Date of Graduation


Document Type


Degree Type



Eberly College of Arts and Sciences



Committee Chair

Michael Perone

Committee Co-Chair

Karen G. Anderson

Committee Member

Karen G. Anderson

Committee Member

Albert Berrebi

Committee Member

Barry Edelstein

Committee Member

Kennon A. Lattal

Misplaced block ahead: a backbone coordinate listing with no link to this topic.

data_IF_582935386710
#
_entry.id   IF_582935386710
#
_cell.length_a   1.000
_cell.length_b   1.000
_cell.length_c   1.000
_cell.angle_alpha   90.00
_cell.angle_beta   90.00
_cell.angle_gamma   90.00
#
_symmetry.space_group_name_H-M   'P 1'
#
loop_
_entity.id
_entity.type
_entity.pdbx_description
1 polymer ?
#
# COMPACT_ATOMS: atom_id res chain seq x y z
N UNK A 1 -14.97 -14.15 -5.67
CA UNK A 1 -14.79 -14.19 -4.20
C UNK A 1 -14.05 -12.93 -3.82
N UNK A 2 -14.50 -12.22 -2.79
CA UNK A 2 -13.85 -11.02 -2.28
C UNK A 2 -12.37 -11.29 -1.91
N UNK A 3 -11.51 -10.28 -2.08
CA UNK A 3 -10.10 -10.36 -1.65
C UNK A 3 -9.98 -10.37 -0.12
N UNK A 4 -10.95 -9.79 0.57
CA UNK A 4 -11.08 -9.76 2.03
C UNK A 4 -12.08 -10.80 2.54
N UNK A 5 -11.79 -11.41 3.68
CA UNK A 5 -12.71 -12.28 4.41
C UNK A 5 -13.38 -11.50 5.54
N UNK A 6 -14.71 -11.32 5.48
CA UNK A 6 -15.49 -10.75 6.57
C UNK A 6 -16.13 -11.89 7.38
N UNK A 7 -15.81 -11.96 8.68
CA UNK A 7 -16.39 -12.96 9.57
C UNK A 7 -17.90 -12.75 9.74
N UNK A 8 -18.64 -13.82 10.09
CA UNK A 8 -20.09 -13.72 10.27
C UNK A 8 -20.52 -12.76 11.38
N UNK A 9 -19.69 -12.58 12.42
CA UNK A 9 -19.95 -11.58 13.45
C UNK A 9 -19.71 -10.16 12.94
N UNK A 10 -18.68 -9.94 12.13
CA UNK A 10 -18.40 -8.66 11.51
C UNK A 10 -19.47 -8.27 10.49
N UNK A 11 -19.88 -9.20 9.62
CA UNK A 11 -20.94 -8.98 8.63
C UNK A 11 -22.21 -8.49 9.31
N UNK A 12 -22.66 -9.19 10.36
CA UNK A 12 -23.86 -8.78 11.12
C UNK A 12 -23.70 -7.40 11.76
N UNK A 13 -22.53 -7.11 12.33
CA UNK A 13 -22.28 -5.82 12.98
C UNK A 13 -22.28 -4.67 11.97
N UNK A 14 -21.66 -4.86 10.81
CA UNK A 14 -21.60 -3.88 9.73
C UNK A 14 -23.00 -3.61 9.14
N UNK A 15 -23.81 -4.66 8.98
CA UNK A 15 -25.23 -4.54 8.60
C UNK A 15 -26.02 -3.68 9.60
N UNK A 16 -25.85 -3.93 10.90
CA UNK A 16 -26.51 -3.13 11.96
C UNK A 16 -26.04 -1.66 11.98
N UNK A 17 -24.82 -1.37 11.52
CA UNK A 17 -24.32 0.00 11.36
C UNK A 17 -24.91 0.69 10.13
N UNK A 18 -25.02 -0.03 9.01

Much of the research in the area of self-control has examined choice between small immediate reinforcers and large delayed reinforcers, but many problems result from situations in which a single choice produces consequences of conflicting valence: Those in which the immediate outcome is reinforcing and the delayed outcome is aversive. Recent research has evaluated how preference for a large reinforcer which is followed by a delayed shock changes as a function of the delay to shock and how the intensity and duration of delayed shock affects the value of a large reinforcer. The present set of experiments investigated how the value of a food reinforcer followed by delayed shock changes as a function of the delay to shock. Instead of arranging choice between small and large reinforcers, the present experiments arranged choice between two reinforcers of equal magnitude – one of which was delivered after a delay, and the other was delivered immediately and followed by delayed shock. Rats chose between the consequences by pressing one of two levers. Using an adjusting-delay procedure, adjustments were made in the delay to food based on the rats’ choices. Exclusive choice of delayed food raised the delay to food in subsequent trials; exclusive choice of immediate food with delayed shock reduced the delay to food in subsequent trials. Adjustments continued until the both consequences were chosen equally often and the delay to food stabilized. The mean delay over this stable period was taken as an estimate of the indifference point – the delay at which the delayed food alone was equal in value to the immediate food followed by delayed shock. In Experiment 1, indifference points were identified across conditions with different delays to shock. The shock devalued the immediate food to the greatest extent when the delay to shock was short, and the effects of shock weakened as the delay was raised. In Experiment 2, indifference points were identified across conditions in which either the delay to shock or the presence of a signaling procedure was manipulated. As in Experiment 1, effects of shock were greatest when the delay was short and weakened as the delay was raised. Signaling the delayed shock did not influence effects of the shock systematically. Additional analyses of the adjusting delay, latency to press each lever, and the fit of hyperbolas based on Mazur’s (1987) hyperbolic discounting equation to indifference points were conducted for both experiments. The results from the present experiments are discussed in the context of laboratory research on choice that produces both reinforcing and aversive consequences and on effects of signaling aversive events.